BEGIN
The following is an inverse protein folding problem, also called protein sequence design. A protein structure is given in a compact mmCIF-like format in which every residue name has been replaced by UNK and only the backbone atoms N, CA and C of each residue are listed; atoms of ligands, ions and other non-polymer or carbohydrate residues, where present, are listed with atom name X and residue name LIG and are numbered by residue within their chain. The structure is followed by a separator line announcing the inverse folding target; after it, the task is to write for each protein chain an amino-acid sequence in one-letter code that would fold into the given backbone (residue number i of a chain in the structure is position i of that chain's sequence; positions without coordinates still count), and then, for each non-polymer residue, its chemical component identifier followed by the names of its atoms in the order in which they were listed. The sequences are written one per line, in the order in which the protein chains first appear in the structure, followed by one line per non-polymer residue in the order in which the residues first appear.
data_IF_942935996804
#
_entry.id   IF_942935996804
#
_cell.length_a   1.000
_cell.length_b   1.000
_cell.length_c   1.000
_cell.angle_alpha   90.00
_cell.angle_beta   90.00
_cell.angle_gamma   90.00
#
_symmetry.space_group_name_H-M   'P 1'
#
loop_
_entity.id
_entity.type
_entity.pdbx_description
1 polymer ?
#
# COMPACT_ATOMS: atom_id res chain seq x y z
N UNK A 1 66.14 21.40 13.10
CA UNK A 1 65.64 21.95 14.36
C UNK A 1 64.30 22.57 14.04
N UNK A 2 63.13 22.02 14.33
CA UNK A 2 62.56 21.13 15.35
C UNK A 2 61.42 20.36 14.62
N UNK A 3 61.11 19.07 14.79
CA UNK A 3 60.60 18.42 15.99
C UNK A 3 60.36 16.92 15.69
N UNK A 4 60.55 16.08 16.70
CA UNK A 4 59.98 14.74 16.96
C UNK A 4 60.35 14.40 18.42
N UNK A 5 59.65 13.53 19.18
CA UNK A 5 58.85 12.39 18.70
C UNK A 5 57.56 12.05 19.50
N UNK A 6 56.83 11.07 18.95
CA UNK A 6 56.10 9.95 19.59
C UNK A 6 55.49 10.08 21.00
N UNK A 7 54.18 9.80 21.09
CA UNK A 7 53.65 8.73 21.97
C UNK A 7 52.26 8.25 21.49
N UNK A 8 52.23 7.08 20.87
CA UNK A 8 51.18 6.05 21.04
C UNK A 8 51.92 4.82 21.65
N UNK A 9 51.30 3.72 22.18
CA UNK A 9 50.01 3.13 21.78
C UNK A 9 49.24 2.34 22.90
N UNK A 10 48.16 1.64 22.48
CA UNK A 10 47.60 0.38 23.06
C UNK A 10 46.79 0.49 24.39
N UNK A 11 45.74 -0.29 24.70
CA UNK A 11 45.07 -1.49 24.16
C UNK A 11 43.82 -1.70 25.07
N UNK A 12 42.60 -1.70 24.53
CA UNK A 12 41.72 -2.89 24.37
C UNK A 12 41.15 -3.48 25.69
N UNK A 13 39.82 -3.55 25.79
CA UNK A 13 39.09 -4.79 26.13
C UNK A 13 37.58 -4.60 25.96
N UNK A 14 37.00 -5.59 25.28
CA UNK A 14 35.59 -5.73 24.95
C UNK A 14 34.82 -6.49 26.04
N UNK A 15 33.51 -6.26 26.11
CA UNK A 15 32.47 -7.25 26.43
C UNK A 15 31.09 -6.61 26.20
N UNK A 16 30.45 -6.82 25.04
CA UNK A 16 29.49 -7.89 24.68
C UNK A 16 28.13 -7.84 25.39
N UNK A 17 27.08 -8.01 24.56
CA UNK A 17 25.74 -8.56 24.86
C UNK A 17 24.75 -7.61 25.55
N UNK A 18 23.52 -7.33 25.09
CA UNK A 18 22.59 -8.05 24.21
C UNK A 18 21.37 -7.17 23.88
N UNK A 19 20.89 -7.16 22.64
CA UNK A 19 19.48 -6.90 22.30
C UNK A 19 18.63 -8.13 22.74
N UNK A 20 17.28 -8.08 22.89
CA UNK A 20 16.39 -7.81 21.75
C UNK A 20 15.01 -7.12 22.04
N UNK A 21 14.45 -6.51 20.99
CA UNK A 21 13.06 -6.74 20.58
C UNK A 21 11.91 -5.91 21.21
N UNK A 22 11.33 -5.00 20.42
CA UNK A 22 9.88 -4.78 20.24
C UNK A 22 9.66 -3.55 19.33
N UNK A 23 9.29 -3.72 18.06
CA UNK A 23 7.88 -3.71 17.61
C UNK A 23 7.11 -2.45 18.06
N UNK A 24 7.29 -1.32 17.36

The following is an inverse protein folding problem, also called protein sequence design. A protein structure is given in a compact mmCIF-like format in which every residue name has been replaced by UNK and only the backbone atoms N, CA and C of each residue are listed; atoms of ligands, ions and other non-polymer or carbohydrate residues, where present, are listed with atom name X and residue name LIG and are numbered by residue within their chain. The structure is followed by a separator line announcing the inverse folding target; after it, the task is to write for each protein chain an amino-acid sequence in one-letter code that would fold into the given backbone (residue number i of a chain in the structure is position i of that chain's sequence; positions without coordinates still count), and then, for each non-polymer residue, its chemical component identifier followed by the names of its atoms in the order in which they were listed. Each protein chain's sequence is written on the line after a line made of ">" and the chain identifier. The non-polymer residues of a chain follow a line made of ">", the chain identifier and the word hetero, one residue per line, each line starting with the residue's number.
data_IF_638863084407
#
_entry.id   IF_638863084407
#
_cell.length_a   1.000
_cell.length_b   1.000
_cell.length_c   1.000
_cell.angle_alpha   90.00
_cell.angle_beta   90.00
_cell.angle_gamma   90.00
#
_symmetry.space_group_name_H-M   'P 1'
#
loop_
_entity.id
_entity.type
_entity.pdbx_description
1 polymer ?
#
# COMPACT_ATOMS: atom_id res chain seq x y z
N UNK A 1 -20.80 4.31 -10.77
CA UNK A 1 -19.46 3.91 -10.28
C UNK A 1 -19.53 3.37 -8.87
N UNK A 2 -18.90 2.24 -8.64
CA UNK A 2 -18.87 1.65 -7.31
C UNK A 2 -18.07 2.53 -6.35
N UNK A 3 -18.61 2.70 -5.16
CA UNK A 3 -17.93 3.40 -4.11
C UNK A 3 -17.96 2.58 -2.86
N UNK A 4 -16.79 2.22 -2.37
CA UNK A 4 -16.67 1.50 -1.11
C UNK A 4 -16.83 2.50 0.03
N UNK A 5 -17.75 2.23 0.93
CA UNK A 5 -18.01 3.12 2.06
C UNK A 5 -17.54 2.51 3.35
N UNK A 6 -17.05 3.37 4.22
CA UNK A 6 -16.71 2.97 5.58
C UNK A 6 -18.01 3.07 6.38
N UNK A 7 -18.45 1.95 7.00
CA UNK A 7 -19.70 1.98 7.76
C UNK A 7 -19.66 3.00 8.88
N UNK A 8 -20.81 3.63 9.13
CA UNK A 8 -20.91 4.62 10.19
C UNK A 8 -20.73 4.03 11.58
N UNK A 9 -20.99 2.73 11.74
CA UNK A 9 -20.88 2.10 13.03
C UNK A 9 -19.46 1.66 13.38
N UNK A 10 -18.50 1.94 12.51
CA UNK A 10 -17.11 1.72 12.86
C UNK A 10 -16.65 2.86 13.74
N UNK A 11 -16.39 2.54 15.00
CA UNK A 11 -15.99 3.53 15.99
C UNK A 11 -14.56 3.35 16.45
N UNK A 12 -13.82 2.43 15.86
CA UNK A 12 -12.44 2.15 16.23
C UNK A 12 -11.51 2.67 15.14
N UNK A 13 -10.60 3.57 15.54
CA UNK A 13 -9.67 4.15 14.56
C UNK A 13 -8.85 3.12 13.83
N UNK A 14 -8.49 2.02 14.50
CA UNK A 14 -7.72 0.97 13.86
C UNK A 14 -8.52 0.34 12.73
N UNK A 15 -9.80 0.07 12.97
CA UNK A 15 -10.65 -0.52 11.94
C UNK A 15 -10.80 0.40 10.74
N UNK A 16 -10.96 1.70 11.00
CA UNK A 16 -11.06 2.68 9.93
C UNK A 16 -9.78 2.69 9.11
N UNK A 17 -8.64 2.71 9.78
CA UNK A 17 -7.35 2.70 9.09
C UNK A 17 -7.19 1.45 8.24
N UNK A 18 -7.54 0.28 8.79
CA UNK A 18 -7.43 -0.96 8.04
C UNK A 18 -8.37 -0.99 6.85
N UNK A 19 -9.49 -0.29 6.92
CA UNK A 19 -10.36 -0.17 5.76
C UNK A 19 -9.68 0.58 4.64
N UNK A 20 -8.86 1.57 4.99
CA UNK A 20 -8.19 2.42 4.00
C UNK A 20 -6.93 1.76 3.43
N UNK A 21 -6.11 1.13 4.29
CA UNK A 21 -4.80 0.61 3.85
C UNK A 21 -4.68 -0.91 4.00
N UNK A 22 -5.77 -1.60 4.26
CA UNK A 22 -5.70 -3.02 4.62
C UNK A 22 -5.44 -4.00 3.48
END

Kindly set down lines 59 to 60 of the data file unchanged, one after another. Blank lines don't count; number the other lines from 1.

CA UNK A 13 39.09 -4.79 26.13
C UNK A 13 37.58 -4.60 25.96